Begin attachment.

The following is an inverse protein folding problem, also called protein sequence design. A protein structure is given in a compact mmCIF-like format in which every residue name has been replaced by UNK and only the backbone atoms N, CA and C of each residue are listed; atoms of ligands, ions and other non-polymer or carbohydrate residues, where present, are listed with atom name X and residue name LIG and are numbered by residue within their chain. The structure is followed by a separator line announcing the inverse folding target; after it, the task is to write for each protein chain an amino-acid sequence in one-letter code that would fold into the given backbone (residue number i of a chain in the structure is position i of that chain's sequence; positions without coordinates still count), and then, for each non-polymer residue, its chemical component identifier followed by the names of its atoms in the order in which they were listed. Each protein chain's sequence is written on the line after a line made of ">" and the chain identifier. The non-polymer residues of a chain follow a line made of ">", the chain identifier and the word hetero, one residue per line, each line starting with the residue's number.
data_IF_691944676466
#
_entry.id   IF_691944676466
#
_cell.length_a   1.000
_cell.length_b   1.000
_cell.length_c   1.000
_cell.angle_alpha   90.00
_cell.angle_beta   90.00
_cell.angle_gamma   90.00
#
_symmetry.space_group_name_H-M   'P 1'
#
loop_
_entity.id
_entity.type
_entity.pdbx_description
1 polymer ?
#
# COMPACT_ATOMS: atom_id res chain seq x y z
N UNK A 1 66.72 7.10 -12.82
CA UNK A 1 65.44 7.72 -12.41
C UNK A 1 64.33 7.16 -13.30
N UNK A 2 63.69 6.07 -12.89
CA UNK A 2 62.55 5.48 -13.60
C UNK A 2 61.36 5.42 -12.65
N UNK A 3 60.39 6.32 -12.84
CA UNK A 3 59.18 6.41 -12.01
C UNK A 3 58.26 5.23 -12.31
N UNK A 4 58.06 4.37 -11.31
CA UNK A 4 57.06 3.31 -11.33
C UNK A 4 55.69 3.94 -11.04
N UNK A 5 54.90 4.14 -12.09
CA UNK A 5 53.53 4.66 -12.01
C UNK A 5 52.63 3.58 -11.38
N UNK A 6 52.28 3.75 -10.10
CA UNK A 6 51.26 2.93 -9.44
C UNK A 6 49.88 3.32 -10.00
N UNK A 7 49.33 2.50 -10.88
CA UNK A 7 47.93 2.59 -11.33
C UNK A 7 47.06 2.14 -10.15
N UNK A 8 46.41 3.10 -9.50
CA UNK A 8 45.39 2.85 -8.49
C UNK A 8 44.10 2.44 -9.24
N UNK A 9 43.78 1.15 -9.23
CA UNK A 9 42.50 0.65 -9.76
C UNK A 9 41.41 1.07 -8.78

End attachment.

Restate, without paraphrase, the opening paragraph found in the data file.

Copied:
The following is an inverse protein folding problem, also called protein sequence design. A protein structure is given in a compact mmCIF-like format in which every residue name has been replaced by UNK and only the backbone atoms N, CA and C of each residue are listed; atoms of ligands, ions and other non-polymer or carbohydrate residues, where present, are listed with atom name X and residue name LIG and are numbered by residue within their chain. The structure is followed by a separator line announcing the inverse folding target; after it, the task is to write for each protein chain an amino-acid sequence in one-letter code that would fold into the given backbone (residue number i of a chain in the structure is position i of that chain's sequence; positions without coordinates still count), and then, for each non-polymer residue, its chemical component identifier followed by the names of its atoms in the order in which they were listed. Each protein chain's sequence is written on the line after a line made of ">" and the chain identifier. The non-polymer residues of a chain follow a line made of ">", the chain identifier and the word hetero, one residue per line, each line starting with the residue's number.